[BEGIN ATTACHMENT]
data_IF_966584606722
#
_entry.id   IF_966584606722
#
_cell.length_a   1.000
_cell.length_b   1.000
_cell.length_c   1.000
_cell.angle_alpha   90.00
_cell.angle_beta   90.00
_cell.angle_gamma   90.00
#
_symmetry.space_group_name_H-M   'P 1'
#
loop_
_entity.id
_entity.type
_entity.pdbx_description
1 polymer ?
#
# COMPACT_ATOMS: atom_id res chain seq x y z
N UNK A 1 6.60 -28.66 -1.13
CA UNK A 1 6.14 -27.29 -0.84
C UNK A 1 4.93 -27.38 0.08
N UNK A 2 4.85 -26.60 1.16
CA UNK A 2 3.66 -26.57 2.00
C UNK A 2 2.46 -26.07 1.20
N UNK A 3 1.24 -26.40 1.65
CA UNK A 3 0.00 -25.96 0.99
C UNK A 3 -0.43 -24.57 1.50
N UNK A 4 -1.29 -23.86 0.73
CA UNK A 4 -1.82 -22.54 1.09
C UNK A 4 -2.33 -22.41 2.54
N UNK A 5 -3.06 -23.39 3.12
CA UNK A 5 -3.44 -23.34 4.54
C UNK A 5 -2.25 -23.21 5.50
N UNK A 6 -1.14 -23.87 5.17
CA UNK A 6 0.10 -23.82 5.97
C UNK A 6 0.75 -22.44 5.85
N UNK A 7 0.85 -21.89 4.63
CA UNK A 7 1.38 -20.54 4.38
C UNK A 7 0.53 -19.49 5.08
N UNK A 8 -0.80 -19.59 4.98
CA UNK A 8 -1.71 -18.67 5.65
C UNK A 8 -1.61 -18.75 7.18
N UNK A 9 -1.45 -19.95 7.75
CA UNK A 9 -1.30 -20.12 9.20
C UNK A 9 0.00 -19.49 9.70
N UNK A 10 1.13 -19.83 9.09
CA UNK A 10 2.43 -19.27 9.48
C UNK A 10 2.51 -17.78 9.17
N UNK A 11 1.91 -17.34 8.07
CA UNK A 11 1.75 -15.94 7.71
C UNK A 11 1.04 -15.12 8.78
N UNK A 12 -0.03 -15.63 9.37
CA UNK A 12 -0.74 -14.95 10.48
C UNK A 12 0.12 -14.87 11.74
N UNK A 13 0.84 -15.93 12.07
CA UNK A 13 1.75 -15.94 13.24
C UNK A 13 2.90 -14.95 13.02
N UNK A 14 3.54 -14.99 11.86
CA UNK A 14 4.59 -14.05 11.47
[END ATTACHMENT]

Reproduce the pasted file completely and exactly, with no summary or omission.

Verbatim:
data_IF_966584606722
#
_entry.id   IF_966584606722
#
_cell.length_a   1.000
_cell.length_b   1.000
_cell.length_c   1.000
_cell.angle_alpha   90.00
_cell.angle_beta   90.00
_cell.angle_gamma   90.00
#
_symmetry.space_group_name_H-M   'P 1'
#
loop_
_entity.id
_entity.type
_entity.pdbx_description
1 polymer ?
#
# COMPACT_ATOMS: atom_id res chain seq x y z
N UNK A 1 6.60 -28.66 -1.13
CA UNK A 1 6.14 -27.29 -0.84
C UNK A 1 4.93 -27.38 0.08
N UNK A 2 4.85 -26.60 1.16
CA UNK A 2 3.66 -26.57 2.00
C UNK A 2 2.46 -26.07 1.20
N UNK A 3 1.24 -26.40 1.65
CA UNK A 3 0.00 -25.96 0.99
C UNK A 3 -0.43 -24.57 1.50
N UNK A 4 -1.29 -23.86 0.73
CA UNK A 4 -1.82 -22.54 1.09
C UNK A 4 -2.33 -22.41 2.54
N UNK A 5 -3.06 -23.39 3.12
CA UNK A 5 -3.44 -23.34 4.54
C UNK A 5 -2.25 -23.21 5.50
N UNK A 6 -1.14 -23.87 5.17
CA UNK A 6 0.10 -23.82 5.97
C UNK A 6 0.75 -22.44 5.85
N UNK A 7 0.85 -21.89 4.63
CA UNK A 7 1.38 -20.54 4.38
C UNK A 7 0.53 -19.49 5.08
N UNK A 8 -0.80 -19.59 4.98
CA UNK A 8 -1.71 -18.67 5.65
C UNK A 8 -1.61 -18.75 7.18
N UNK A 9 -1.45 -19.95 7.75
CA UNK A 9 -1.30 -20.12 9.20
C UNK A 9 0.00 -19.49 9.70
N UNK A 10 1.13 -19.83 9.09
CA UNK A 10 2.43 -19.27 9.48
C UNK A 10 2.51 -17.78 9.17
N UNK A 11 1.91 -17.34 8.07
CA UNK A 11 1.75 -15.94 7.71
C UNK A 11 1.04 -15.12 8.78
N UNK A 12 -0.03 -15.63 9.37
CA UNK A 12 -0.74 -14.95 10.48
C UNK A 12 0.12 -14.87 11.74
N UNK A 13 0.84 -15.93 12.07
CA UNK A 13 1.75 -15.94 13.24
C UNK A 13 2.90 -14.95 13.02
N UNK A 14 3.54 -14.99 11.86
CA UNK A 14 4.59 -14.05 11.47